Los Angeles Times Home Magazine, June 15, 1947. Fist publication with Shulman photos. From the Journal of Architectural Education, November, 1993, "Glamourized Houses": Neutra, Photography, and the Kaufmann House by Simon Niedenthal. From my collection.
To counteract this slow roll-out in the U.S., Neutra devised a campaign to publicize the house heavily overseas, drawing upon the dozens of editors he had courted with his previous projects. Per an agreement with Kaufmann, he did not mention the owner's name and disguised the location as being in the "Colorado Desert."
Beginning in June, 1947 through 1950 the Richard Neutra Kaufmann House with Julius Shulman photos was featured in Architects' Journal and Architectural Review, (Britain), Metron, Casabella and Domus (Italy), Marg (India), Arkitekten (Denmark), Architekt (Poland), L'Architecture d'Aujourd'hui and L'Architecture Francaise (France), Baumeister (Germany), Revista de Arquitectura (Buenos Aires), Kokusai-Kentiku (Japan), and Arquitectura (Mexico), not to mention numerous articles with which it was grouped with other Neutra projects. Including the opening Life Magazine spread, Neutra's publicity quest was so successful that it catapulted him to the cover of Time Magazine's October 15, 1949 issue.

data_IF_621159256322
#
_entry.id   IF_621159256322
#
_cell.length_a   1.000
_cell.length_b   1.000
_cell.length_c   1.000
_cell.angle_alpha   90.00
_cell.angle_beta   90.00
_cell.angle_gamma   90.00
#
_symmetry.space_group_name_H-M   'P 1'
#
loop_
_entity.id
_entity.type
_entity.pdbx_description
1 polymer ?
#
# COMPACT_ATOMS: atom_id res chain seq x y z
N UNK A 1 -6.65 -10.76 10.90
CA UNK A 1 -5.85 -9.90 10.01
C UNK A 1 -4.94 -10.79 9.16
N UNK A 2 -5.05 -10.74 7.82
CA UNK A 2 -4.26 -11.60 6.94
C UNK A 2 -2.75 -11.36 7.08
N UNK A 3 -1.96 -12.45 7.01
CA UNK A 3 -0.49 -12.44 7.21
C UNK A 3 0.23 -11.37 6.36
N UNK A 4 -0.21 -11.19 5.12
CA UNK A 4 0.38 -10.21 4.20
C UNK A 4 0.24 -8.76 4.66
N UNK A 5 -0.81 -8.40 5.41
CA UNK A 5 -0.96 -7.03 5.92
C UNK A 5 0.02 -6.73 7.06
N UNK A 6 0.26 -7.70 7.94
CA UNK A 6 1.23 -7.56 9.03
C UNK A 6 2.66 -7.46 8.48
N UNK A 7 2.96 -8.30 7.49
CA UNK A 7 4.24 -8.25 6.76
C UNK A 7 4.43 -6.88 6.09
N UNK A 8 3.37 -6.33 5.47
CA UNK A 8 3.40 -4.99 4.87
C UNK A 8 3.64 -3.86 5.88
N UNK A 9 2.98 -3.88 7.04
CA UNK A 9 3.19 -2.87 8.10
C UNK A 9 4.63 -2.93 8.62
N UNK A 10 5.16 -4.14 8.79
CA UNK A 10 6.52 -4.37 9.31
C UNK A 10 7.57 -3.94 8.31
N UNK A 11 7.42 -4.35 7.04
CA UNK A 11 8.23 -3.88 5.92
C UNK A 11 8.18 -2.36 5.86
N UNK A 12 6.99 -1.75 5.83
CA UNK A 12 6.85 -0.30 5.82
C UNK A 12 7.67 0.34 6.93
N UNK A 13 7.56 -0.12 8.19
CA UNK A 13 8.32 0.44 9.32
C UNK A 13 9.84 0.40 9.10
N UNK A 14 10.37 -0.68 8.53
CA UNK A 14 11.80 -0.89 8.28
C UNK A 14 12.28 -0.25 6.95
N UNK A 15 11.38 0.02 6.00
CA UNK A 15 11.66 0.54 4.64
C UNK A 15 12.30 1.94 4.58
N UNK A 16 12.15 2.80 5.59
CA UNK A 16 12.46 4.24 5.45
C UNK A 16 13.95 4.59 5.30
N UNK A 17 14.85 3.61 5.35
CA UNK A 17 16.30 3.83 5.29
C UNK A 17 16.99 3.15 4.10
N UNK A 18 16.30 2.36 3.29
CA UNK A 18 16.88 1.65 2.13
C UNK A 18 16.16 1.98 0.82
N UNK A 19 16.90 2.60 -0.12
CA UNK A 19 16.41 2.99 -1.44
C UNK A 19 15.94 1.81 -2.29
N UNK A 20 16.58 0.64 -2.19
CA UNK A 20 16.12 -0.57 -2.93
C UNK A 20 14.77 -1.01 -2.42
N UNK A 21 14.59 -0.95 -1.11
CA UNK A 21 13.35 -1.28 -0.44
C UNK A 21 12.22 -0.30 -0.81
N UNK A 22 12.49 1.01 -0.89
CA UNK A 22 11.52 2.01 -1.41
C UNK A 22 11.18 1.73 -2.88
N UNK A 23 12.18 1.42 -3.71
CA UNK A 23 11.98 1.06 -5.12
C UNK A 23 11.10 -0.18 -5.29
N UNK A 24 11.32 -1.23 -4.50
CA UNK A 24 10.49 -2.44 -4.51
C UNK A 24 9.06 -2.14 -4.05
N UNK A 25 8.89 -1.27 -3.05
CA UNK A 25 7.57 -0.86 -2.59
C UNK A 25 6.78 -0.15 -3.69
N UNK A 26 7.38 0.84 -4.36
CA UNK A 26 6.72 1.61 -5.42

"Art: New Shells," Time Magazine, Oct. 15, 1949. Richard Neutra and preliminary floor plan of Kaufmann House. From my collection.
Edgar J. Kaufmann, Jr. was in the U.S. Air Force Intelligence Service at the time the senior Kaufmann commissioned Neutra to design the house in 1946. When he returned from the service he was 'outraged' that his father had turned to an architect other than Wright.
In his book Fallingwater, Kaufmann, Jr. states with the benefit of many years of detachment, "It fell to me to talk of the way this would appear in relation to Fallingwater. The Neutra house would be interpreted as a rejection of Wright, and Wright would be the first person to react. My father agreed to withhold his name from publication of the new house, and during Wright's lifetime it was known merely as "a house in the [Colorado] desert", as the local area, curiously, was called."